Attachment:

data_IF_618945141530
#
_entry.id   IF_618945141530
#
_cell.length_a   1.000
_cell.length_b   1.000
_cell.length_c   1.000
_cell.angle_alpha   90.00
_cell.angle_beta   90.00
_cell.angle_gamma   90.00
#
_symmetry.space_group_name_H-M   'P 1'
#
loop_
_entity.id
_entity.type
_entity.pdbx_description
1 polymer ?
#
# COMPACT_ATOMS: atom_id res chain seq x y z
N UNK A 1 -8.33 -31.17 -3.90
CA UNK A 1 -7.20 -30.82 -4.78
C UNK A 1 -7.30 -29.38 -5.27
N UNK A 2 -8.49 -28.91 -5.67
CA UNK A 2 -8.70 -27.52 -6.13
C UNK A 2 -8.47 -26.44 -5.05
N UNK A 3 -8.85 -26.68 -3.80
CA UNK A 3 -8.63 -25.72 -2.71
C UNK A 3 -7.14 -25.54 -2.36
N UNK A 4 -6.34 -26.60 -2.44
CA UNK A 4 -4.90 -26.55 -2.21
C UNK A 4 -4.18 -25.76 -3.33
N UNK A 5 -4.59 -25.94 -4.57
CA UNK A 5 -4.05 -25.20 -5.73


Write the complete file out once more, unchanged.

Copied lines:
data_IF_618945141530
#
_entry.id   IF_618945141530
#
_cell.length_a   1.000
_cell.length_b   1.000
_cell.length_c   1.000
_cell.angle_alpha   90.00
_cell.angle_beta   90.00
_cell.angle_gamma   90.00
#
_symmetry.space_group_name_H-M   'P 1'
#
loop_
_entity.id
_entity.type
_entity.pdbx_description
1 polymer ?
#
# COMPACT_ATOMS: atom_id res chain seq x y z
N UNK A 1 -8.33 -31.17 -3.90
CA UNK A 1 -7.20 -30.82 -4.78
C UNK A 1 -7.30 -29.38 -5.27
N UNK A 2 -8.49 -28.91 -5.67
CA UNK A 2 -8.70 -27.52 -6.13
C UNK A 2 -8.47 -26.44 -5.05
N UNK A 3 -8.85 -26.68 -3.80
CA UNK A 3 -8.63 -25.72 -2.71
C UNK A 3 -7.14 -25.54 -2.36
N UNK A 4 -6.34 -26.60 -2.44
CA UNK A 4 -4.90 -26.55 -2.21
C UNK A 4 -4.18 -25.76 -3.33
N UNK A 5 -4.59 -25.94 -4.57
CA UNK A 5 -4.05 -25.20 -5.73